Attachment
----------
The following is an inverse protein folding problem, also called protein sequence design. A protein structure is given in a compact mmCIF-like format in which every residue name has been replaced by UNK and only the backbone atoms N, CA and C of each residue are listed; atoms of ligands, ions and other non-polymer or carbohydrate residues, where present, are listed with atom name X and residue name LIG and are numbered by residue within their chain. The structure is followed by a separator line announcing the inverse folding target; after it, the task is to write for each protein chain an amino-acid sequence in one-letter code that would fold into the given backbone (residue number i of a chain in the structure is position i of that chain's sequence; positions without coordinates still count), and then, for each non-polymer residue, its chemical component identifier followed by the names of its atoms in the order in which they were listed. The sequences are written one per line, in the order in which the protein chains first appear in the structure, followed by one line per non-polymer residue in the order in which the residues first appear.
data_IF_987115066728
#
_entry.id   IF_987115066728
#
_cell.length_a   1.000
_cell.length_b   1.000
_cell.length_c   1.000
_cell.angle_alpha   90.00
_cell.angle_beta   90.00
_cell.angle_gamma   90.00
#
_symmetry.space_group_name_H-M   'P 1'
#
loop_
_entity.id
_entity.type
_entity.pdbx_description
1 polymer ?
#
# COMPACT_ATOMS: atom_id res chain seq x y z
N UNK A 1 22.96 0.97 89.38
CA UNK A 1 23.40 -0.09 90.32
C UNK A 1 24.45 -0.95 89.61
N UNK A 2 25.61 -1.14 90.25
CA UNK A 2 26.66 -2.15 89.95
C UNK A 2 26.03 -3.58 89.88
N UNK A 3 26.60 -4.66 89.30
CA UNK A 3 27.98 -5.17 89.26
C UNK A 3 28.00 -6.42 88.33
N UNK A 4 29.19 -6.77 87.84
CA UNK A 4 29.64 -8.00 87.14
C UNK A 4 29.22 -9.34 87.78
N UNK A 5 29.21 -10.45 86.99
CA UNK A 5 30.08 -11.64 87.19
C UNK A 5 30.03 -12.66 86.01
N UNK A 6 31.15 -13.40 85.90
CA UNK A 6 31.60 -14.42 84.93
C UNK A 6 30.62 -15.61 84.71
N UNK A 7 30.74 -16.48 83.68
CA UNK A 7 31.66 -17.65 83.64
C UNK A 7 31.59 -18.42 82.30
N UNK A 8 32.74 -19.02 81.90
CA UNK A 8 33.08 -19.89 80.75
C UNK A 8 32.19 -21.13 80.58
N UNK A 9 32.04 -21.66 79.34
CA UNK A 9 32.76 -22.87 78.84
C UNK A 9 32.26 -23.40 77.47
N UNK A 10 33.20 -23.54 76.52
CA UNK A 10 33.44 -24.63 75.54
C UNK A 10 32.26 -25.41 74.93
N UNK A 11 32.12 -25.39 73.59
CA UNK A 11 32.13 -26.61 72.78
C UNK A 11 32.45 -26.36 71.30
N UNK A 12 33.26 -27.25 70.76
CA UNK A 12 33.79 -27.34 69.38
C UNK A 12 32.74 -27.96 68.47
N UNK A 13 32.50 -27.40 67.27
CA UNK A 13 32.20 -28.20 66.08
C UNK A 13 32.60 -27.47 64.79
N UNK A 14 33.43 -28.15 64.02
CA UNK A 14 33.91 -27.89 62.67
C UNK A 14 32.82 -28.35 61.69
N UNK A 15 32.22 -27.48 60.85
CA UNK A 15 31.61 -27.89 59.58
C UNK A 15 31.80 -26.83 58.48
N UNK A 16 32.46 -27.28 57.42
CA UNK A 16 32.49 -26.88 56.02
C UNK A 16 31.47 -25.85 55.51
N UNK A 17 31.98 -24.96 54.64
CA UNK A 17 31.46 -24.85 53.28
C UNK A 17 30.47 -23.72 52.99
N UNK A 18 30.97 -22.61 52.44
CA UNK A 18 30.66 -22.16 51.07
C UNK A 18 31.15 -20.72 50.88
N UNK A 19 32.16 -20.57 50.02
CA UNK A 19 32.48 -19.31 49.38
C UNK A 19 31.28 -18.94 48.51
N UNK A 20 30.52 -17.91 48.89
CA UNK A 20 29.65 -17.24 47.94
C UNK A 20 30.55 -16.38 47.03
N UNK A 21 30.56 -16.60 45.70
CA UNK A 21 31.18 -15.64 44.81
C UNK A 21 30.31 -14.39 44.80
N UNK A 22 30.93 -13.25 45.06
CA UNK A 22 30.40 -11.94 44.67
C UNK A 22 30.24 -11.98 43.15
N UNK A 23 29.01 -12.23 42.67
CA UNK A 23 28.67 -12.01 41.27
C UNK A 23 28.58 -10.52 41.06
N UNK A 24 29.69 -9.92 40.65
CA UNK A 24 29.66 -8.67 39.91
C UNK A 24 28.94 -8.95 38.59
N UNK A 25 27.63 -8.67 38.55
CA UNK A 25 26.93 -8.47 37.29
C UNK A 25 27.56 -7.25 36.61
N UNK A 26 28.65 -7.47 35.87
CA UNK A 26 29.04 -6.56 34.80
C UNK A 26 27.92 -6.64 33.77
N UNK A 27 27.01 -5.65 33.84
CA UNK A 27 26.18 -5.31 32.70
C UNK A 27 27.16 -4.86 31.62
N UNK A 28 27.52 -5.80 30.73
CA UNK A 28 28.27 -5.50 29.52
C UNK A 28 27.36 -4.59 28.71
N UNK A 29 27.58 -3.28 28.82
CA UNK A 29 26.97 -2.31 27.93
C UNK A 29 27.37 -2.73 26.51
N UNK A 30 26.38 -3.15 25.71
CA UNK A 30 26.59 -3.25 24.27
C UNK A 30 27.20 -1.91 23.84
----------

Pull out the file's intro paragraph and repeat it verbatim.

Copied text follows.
The following is an inverse protein folding problem, also called protein sequence design. A protein structure is given in a compact mmCIF-like format in which every residue name has been replaced by UNK and only the backbone atoms N, CA and C of each residue are listed; atoms of ligands, ions and other non-polymer or carbohydrate residues, where present, are listed with atom name X and residue name LIG and are numbered by residue within their chain. The structure is followed by a separator line announcing the inverse folding target; after it, the task is to write for each protein chain an amino-acid sequence in one-letter code that would fold into the given backbone (residue number i of a chain in the structure is position i of that chain's sequence; positions without coordinates still count), and then, for each non-polymer residue, its chemical component identifier followed by the names of its atoms in the order in which they were listed. The sequences are written one per line, in the order in which the protein chains first appear in the structure, followed by one line per non-polymer residue in the order in which the residues first appear.